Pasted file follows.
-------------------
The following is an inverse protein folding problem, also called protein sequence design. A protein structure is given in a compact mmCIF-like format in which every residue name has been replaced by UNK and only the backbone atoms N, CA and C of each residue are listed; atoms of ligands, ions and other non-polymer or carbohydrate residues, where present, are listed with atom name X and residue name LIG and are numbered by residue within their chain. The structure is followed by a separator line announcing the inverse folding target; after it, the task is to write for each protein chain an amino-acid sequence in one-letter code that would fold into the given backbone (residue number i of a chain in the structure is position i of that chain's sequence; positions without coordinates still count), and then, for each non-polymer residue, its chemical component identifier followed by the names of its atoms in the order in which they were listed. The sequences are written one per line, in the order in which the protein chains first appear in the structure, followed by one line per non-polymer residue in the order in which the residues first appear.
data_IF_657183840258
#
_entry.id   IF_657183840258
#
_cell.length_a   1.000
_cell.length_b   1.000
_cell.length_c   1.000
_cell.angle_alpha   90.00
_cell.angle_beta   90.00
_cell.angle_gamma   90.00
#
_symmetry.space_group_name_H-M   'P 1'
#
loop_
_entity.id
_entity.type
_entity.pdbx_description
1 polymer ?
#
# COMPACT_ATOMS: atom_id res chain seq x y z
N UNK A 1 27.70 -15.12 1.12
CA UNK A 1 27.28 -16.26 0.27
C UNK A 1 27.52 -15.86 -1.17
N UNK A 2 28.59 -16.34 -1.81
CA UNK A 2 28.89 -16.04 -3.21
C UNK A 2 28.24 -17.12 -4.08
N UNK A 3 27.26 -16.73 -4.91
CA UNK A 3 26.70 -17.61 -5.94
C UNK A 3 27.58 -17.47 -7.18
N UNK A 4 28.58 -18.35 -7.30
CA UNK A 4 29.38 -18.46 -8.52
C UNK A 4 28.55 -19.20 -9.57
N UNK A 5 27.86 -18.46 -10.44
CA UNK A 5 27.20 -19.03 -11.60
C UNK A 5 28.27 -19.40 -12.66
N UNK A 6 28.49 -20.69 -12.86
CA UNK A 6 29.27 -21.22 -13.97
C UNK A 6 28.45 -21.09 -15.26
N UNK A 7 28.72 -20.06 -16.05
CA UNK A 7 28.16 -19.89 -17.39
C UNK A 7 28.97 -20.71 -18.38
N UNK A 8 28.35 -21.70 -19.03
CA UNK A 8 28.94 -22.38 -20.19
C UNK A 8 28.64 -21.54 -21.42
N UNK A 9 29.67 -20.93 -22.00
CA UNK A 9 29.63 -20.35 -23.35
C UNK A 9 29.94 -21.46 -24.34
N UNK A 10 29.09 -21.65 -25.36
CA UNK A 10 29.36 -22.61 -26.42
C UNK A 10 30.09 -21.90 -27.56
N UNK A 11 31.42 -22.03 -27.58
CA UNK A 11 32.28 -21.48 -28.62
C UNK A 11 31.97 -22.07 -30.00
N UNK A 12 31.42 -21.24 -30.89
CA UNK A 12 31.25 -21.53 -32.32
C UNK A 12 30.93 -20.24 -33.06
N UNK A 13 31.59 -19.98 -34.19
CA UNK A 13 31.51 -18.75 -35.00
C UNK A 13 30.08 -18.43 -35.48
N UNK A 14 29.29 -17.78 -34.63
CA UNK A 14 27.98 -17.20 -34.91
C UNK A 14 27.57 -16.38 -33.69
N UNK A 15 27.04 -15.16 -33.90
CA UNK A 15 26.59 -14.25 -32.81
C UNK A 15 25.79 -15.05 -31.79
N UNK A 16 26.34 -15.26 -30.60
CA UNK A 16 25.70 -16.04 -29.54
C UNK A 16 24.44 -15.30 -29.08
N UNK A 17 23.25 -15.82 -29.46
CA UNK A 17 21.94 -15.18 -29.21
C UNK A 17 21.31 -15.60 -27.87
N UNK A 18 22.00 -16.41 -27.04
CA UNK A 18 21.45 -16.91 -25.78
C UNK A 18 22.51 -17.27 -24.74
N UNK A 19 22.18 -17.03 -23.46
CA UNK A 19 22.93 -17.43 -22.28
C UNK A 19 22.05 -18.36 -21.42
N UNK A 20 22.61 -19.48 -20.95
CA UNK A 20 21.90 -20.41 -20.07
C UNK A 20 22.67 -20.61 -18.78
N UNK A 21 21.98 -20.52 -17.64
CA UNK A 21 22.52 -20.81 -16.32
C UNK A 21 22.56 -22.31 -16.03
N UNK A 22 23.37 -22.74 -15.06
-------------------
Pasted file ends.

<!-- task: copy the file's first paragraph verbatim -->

The following is an inverse protein folding problem, also called protein sequence design. A protein structure is given in a compact mmCIF-like format in which every residue name has been replaced by UNK and only the backbone atoms N, CA and C of each residue are listed; atoms of ligands, ions and other non-polymer or carbohydrate residues, where present, are listed with atom name X and residue name LIG and are numbered by residue within their chain. The structure is followed by a separator line announcing the inverse folding target; after it, the task is to write for each protein chain an amino-acid sequence in one-letter code that would fold into the given backbone (residue number i of a chain in the structure is position i of that chain's sequence; positions without coordinates still count), and then, for each non-polymer residue, its chemical component identifier followed by the names of its atoms in the order in which they were listed. The sequences are written one per line, in the order in which the protein chains first appear in the structure, followed by one line per non-polymer residue in the order in which the residues first appear.